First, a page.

Take the Red Deer in Mongolia for example. Globally this is formally of ‘Least Concern’ (pdf) – the lowest category – because it has an enormous range, is managed for hunting in many countries, and effectively protected in others. But in Mongolia, its status is the highest possible ‘Critically Endangered’ (pdf).
|It was clear that our study area on the Indonesian island of Siberut is now rarely visited by anyone. (More photos)|
My last post described my reactions to going back to Siberut Island with my wife after a 30-year break, and this one considers the changing conservation situation there. The terrestrial mammals of the island are remarkable in that almost all are endemic, and among them are four species of primates (one an endemic genus) – levels of endemism equivalent to those found in Madagascar.
There has been formal logging on and off over the last 30 years but we hadn’t found a map of exactly where. When we reached the basin where our study area had been, the views from the villages was of logged-over forest. The rights to log the forests had been negotiated with local clans, but in hindsight the benefits were pretty meager and short-lived. The trees the loggers sought were the large and magnificent Shorea, and with these now gone it is getting harder for people to make their dugout canoes. Also, we were struck by the contrast of the timber quality of the longhouses we visited in areas without logging against the timber quality of the small government-sponsored modern houses with corrugated iron roofs. The timber available now seems to start looking decayed as soon as it is nailed into place.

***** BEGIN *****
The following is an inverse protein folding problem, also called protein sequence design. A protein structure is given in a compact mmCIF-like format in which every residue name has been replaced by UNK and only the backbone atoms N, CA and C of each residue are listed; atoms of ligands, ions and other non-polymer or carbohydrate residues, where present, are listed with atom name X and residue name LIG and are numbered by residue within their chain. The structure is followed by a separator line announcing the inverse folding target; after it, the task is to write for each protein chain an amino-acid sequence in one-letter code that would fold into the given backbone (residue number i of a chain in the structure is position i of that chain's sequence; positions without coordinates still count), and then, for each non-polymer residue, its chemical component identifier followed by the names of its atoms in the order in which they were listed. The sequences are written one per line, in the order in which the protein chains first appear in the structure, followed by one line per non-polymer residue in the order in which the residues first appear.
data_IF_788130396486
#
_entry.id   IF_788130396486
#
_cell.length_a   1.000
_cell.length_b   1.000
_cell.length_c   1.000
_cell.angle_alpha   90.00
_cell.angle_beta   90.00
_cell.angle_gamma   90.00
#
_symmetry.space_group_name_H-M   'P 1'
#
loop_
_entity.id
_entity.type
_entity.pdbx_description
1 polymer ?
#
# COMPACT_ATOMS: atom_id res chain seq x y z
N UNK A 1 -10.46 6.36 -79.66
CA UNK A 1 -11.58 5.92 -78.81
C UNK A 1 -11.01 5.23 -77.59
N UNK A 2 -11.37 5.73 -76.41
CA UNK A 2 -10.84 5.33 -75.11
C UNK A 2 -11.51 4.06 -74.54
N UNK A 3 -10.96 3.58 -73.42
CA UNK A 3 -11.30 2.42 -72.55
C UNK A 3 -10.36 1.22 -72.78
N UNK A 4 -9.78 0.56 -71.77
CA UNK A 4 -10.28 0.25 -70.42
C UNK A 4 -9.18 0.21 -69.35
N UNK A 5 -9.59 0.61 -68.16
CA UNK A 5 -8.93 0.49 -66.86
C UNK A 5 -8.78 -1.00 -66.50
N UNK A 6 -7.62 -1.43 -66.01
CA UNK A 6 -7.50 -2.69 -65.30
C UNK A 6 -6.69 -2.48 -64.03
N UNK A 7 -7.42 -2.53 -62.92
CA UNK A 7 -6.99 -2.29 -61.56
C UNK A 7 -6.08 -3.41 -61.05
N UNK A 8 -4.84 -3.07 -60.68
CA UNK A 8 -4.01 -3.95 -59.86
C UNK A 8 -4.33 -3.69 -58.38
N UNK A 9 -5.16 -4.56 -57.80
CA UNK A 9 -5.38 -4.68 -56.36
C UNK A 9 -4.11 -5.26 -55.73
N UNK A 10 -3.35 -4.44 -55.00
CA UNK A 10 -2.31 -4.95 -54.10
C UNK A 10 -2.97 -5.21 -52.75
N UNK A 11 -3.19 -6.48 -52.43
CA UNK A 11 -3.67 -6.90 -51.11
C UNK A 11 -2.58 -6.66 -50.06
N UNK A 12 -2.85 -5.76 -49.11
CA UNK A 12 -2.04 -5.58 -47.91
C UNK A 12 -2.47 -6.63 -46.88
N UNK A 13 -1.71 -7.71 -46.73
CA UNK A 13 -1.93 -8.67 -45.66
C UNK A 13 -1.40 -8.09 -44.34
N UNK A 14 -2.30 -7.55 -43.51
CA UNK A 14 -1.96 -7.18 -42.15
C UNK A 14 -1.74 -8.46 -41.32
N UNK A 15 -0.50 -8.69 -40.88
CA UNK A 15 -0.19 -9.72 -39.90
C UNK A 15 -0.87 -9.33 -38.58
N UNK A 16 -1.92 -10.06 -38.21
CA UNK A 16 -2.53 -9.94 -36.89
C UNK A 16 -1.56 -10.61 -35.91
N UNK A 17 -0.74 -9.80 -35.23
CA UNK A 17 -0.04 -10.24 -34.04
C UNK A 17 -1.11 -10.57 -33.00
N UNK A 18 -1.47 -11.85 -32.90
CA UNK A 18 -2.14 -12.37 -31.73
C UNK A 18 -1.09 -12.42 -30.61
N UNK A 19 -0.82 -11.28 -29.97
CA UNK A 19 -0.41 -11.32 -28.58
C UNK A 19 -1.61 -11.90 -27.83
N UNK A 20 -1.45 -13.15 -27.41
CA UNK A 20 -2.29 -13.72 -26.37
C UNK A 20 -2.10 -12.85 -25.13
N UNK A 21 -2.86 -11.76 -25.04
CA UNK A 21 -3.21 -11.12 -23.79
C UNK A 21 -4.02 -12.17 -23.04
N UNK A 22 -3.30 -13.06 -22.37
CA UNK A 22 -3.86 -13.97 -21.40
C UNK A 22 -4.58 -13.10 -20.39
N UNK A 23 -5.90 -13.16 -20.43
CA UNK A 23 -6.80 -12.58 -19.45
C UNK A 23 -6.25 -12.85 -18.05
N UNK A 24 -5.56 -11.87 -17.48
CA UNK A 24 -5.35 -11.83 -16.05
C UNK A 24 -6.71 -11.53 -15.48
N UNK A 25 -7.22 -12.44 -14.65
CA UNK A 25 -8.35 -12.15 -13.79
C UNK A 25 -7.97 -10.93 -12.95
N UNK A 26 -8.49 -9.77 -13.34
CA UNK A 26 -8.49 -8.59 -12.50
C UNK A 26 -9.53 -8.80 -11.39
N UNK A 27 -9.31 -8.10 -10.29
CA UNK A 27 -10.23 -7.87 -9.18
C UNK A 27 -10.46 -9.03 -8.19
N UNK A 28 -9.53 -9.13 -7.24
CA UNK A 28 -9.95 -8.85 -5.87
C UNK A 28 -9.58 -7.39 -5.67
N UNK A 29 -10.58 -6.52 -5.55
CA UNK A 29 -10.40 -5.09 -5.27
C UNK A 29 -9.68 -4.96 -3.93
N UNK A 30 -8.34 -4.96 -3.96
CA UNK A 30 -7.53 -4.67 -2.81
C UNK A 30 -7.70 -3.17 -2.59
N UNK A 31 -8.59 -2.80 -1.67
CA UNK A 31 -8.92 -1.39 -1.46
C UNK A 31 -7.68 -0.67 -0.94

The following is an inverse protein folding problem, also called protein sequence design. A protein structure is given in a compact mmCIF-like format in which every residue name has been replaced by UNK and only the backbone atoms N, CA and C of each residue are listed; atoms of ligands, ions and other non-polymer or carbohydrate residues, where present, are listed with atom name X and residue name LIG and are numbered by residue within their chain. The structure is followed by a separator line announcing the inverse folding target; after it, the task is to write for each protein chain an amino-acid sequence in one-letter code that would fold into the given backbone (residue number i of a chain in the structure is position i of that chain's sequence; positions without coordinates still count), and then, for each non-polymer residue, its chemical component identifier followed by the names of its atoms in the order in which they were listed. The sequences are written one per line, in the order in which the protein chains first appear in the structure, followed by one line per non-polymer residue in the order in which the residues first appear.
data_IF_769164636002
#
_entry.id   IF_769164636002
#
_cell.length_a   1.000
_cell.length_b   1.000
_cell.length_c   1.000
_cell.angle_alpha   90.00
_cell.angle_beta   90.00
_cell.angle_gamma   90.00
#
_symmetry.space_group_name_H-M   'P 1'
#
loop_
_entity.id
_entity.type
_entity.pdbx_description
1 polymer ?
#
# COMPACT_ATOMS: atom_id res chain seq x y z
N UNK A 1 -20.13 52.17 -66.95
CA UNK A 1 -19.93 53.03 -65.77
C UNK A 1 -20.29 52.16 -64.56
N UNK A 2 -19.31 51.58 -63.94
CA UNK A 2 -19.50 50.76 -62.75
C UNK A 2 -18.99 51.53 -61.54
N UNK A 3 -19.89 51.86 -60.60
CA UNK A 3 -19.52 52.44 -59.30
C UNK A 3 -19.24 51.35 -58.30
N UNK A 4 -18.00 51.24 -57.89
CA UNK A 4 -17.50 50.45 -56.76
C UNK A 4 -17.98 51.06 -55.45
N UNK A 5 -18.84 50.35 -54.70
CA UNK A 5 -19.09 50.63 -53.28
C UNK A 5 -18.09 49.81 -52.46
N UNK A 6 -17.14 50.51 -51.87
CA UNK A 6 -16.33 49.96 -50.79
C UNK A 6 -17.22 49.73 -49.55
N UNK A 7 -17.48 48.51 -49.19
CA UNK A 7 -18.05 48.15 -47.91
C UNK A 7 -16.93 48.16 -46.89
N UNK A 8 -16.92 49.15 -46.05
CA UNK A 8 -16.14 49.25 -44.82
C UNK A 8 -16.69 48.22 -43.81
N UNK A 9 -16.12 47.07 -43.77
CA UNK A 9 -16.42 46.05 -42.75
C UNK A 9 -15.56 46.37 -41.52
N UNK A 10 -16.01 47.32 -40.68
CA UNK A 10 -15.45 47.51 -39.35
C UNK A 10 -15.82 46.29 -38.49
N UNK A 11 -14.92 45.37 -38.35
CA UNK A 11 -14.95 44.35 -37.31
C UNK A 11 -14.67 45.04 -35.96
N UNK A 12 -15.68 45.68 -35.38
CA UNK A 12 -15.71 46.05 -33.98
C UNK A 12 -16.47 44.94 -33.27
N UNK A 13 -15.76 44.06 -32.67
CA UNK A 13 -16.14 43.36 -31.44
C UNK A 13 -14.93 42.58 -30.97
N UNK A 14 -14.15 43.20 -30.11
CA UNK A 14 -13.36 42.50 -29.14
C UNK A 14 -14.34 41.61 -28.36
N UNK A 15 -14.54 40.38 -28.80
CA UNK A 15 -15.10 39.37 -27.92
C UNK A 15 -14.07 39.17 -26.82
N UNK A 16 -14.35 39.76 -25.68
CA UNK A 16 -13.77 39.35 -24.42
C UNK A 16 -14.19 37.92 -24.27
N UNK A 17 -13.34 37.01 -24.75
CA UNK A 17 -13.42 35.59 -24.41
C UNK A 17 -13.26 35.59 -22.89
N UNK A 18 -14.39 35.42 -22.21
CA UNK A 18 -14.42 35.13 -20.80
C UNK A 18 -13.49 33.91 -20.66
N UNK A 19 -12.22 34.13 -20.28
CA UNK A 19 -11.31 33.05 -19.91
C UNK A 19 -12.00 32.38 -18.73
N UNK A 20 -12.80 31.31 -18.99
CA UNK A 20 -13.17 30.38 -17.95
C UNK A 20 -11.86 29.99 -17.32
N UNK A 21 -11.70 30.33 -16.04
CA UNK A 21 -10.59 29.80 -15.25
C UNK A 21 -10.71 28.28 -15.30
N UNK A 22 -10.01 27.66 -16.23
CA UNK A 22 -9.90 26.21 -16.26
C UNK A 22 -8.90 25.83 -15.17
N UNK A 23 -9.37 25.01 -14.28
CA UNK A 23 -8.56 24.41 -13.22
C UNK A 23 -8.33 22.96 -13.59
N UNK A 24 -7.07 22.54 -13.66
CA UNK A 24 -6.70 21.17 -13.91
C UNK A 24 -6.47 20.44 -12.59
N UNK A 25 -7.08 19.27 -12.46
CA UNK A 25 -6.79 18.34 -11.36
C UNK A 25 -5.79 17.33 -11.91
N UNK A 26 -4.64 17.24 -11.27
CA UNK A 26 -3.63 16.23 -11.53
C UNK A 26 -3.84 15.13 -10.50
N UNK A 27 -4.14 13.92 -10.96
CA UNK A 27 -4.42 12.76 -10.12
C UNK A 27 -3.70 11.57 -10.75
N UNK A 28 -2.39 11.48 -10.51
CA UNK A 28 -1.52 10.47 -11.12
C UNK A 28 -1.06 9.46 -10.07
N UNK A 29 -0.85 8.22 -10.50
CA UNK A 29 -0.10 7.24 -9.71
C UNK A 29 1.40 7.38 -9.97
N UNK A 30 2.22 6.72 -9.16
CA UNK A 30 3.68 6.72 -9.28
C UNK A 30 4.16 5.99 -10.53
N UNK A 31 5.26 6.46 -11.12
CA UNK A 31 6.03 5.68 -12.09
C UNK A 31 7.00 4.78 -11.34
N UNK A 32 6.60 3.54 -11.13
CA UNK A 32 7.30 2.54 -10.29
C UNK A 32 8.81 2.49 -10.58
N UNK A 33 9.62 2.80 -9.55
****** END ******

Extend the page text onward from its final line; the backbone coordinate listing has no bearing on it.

Go anywhere after a 30 year break and you expect to see change – and you hope things will be better. Thus my wife Jane and I, together with our four children, were intrigued to see what life was like now on Siberut, the largest and most northerly of the Mentawai Islands off the west coast of Sumatra, when we visited it a few weeks ago. Jane and I had lived in a hut in the middle of the island conducting wildlife research for over two years until 1978. We wanted to see our closest friend there, Potifar Tengatiti Siribetuk, as well as other old friends, our old study area, some of the remaining traditional houses, and as many of Siberut’s four endemic species of primates as we could.
Visiting the island and the provincial capital of Padang also provided an opportunity to observe the impacts of the $1 million of grants which had focused on Siberut under the Phase 1 of the World Bank-implemented Critical Ecosystem Partnership Fund. These grants had followed on from an Asian Development Bank loan project (pdf) from 1992-2000 which was not a resounding success for a variety of reasons. This had itself followed on from WWF projects.